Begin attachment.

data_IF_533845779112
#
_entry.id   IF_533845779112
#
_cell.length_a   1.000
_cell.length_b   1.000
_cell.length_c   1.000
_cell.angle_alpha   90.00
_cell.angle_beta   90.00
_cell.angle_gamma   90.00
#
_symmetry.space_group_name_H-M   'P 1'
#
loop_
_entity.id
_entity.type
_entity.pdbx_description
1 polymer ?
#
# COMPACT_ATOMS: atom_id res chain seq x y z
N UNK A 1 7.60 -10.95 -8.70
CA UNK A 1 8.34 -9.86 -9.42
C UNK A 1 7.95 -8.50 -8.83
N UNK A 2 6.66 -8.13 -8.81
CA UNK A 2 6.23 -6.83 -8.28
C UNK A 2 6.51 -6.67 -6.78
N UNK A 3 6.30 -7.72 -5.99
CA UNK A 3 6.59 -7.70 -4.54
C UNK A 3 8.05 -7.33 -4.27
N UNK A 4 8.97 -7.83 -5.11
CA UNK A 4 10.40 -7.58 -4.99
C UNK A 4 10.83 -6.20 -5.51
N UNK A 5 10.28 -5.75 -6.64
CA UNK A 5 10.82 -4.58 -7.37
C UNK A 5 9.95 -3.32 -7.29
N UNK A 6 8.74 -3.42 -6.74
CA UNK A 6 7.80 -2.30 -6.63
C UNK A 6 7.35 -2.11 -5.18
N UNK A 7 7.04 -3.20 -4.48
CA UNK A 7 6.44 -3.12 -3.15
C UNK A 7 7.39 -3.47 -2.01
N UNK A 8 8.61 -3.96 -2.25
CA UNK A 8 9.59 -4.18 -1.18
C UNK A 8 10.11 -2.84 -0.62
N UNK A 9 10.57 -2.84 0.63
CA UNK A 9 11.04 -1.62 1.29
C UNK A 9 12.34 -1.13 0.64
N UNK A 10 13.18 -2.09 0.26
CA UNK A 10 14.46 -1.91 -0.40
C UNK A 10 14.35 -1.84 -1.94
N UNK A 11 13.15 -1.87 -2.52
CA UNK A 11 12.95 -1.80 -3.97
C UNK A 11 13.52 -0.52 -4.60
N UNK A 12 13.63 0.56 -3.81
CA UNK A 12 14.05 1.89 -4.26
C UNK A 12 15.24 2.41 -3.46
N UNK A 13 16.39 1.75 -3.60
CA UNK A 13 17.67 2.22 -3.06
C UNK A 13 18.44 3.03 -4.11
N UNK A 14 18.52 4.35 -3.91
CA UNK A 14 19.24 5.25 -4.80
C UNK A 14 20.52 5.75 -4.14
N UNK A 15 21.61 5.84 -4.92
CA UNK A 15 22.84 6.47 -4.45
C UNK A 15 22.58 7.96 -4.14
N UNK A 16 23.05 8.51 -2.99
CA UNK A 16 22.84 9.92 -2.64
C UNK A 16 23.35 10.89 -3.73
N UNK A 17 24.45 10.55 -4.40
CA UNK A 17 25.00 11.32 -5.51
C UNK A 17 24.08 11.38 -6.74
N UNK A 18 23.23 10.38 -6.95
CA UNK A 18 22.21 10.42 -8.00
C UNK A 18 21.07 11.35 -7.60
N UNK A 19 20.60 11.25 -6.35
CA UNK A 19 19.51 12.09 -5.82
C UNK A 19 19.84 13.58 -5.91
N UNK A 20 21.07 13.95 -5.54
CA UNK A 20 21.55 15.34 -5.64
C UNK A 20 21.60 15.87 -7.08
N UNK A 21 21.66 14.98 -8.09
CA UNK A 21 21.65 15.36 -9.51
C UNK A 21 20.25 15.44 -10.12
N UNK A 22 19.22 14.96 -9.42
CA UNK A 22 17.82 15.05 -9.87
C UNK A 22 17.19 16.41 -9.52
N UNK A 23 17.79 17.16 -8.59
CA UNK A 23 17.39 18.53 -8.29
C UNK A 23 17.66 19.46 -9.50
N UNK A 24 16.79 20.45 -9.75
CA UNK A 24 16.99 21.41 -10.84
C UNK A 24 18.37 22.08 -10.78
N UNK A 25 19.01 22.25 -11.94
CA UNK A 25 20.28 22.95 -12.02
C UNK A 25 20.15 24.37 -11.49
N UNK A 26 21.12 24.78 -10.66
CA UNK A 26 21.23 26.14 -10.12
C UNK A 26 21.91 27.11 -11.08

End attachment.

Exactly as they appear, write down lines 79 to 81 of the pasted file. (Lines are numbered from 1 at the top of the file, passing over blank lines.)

CA UNK A 20 21.55 15.34 -5.64
C UNK A 20 21.60 15.87 -7.08
N UNK A 21 21.66 14.98 -8.09